Denali, President McKinley, Oliver Sacks, and Newspaper Circulation

President Obama announced the executive branch will officially rename Alaska's Mt. McKinley "Denali," a traditional Alaskan native name. The name-change has been reportedly lobbied for by Alaska's congressional leadership for decades, but it's, predictably, ruffling some feathers.

For reasons I may never fully understand, it's really important to some leaders in Ohio that Denali retain its connection to President McKinley (who was from Ohio). You can always count on Speaker John Boehner to blast a decision from President Obama. He perceives that as his job. But Ohio Senator Rob Portman also got in on the action.

The antics of modern politicians aside, this also serves to remind us about William McKinley, who has the dubious honor of being among our assassinated presidents. Officially, his assassin was the anarchist Leon Czolgosz in 1901. However, this is something of a technicality. McKinley died from gangrene about 9 days after being shot. If anything, it was the lack of modern medicine that killed him. With a few decades of advancement, McKinley could have survived, as Reagan would several presidencies later. 

This weekend seems to have been part of the Rule of Three in celebrity deaths, claiming Wes Craven, Dr. Wayne Dyer, and Dr. Oliver Sacks. Of these three, the one that impacts me the most is Sacks, who wrote a book I highly recommend, The Man Who Mistook His Wife for a HatDyer was a favorite of my mom's, though.

I've started building a Feedly category for blogs about journalism, to try to fit with the meta-journalist theme of my career. I hate to kick off my findings with a sad note, but this was the most interesting bit of research I found:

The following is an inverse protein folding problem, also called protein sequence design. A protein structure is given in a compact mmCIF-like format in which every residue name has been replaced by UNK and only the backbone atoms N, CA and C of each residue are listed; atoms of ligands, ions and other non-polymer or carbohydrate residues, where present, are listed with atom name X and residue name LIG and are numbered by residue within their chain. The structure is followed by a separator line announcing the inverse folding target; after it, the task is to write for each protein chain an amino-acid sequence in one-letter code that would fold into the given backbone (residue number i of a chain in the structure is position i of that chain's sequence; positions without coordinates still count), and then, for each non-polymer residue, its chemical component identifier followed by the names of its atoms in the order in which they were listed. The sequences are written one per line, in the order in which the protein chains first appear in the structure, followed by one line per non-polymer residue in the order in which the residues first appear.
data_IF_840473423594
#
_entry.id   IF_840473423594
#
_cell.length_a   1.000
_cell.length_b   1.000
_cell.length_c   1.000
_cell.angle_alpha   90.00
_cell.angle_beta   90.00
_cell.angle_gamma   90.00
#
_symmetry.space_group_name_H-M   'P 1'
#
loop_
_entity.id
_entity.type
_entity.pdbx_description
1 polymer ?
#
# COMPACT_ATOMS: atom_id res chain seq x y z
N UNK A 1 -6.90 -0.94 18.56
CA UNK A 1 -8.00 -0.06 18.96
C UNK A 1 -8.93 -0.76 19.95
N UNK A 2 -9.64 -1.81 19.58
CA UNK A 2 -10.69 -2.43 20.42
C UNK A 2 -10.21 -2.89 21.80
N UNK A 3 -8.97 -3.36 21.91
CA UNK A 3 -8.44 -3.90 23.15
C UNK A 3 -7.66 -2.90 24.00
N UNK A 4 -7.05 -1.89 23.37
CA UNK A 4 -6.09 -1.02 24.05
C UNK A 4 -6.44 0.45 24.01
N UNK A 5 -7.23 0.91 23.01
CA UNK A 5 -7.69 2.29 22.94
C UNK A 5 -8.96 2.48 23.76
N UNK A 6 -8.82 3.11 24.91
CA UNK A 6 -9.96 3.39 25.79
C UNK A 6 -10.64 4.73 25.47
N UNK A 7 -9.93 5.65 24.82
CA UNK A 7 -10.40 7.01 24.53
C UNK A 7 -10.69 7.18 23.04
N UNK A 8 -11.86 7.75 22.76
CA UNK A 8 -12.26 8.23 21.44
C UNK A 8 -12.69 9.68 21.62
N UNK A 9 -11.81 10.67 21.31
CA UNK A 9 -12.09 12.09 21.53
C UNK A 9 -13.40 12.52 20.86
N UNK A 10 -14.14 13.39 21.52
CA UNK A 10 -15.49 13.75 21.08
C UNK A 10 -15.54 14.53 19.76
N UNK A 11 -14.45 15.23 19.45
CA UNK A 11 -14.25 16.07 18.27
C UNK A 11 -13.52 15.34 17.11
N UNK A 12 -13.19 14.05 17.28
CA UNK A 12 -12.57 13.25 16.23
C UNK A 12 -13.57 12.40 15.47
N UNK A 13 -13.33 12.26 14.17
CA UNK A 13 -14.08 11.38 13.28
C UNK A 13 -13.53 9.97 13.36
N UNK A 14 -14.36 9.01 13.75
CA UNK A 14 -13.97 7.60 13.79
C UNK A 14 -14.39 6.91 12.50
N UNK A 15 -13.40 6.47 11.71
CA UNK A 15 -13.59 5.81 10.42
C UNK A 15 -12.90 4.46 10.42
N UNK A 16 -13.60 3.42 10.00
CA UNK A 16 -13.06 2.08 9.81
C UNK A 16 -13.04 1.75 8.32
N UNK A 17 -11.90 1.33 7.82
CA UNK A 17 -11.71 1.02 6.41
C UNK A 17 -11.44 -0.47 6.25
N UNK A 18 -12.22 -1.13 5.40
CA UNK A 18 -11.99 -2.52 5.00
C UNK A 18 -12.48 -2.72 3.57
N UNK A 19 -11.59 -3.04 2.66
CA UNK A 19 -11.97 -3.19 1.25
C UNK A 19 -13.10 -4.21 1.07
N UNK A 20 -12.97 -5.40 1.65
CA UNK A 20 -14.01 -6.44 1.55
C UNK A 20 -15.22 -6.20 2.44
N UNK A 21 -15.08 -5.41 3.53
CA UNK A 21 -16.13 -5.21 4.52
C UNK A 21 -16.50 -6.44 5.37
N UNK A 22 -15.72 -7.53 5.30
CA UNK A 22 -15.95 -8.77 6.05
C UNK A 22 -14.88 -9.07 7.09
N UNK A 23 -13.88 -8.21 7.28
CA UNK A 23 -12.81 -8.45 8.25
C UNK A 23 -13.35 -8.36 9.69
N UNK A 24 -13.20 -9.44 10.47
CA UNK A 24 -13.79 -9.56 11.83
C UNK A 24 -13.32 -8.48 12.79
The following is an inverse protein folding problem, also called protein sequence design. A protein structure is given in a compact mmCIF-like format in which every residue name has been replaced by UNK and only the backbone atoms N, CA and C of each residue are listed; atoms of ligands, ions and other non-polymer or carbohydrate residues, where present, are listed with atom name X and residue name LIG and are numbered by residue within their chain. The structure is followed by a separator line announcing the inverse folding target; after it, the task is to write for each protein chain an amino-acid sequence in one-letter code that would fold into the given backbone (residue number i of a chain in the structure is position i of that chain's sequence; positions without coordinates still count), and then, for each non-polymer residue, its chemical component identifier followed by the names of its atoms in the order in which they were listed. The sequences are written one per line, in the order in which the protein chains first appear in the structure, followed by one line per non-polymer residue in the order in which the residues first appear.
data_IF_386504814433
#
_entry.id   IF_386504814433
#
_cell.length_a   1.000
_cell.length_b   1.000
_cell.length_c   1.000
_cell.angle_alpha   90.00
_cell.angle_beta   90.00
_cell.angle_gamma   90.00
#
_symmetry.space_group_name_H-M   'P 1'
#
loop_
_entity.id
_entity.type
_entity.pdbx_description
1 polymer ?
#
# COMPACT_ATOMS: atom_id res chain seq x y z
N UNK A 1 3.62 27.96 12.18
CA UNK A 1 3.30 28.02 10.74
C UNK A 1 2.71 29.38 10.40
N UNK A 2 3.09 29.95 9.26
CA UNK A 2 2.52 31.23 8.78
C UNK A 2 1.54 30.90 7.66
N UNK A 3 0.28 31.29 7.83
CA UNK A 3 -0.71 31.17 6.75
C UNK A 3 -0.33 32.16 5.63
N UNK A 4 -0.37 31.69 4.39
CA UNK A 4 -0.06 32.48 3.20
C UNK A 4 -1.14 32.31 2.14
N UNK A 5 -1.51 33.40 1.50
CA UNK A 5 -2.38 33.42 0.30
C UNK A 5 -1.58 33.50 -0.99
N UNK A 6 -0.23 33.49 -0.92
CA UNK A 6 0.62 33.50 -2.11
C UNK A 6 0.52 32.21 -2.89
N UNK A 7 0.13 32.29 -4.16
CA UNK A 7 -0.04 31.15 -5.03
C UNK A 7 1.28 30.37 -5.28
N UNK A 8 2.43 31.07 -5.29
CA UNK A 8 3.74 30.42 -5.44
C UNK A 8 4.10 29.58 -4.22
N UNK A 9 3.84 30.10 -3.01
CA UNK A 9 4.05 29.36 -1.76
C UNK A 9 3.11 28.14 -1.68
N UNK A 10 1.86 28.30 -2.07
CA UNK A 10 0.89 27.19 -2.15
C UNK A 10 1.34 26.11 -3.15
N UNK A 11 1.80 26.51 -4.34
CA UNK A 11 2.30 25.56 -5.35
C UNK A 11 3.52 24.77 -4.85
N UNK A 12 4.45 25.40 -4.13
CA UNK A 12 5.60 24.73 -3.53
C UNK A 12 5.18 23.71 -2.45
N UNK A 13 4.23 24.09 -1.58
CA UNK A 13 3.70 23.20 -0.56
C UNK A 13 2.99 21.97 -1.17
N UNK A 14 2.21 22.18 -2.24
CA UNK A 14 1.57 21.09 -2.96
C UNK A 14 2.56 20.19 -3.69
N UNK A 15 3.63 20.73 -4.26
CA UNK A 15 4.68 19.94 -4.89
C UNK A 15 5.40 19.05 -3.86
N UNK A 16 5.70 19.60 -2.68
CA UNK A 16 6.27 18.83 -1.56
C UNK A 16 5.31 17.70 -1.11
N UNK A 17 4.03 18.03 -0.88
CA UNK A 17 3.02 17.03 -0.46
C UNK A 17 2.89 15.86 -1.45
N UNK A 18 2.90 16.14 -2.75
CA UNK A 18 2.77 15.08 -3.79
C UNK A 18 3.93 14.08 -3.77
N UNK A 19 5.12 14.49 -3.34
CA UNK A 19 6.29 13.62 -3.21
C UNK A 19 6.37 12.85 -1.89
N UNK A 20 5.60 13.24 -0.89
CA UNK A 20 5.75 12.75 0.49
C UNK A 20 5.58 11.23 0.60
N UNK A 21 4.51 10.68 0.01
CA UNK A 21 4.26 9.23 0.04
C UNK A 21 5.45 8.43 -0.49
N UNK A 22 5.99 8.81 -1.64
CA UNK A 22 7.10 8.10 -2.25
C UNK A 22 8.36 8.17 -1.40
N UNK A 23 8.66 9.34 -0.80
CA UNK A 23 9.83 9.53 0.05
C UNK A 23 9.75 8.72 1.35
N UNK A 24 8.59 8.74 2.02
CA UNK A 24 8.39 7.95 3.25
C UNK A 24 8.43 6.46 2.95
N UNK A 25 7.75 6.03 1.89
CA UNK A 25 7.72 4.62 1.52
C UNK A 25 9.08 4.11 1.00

The above chart was plotted by media business analyst Ken Goldstein and included in a recent article by Poynter. This particular set of data indicate Canadian print newspapers are on track to become extinct by about 2025. There may also be "no local broadcast stations in Canada" by that same time period. Poynter's writer, Rick Edmonds, notes that newspapers are trying to stay afloat through paywalls, video and digtal ads, and micro-payments for individual articles (about 20-30 cents per article). 

It'll be interesting to see in ten years whether the dire predictions will have proven true. From my perspective, it seems likely that the organizations responsible for print newspapers will be those affiliated with the largest media companies in the world - including the New York Times Company, Gannett, the Tribune Publishing Company, and - in this recent twist - people like Jeff Bezos, who bought the Washington Post from Graham Holdings company in 2013. 

But smaller media companies and newspaper editors can probably still see circulation numbers climb for their product. They just may have to rely on the mobile app environment. 

I'm going to try to introduce some music into these regular blog posts. Today, I'm going to slip in my favorite alternative song from the past week, and that's "Leave a Trace" from the upcoming album by CHVRCHES. But I found a pretty good artist via NPR's Morning Edition, Adnan Joubran. This music evokes the Middle East, and is pretty good for focusing and writing.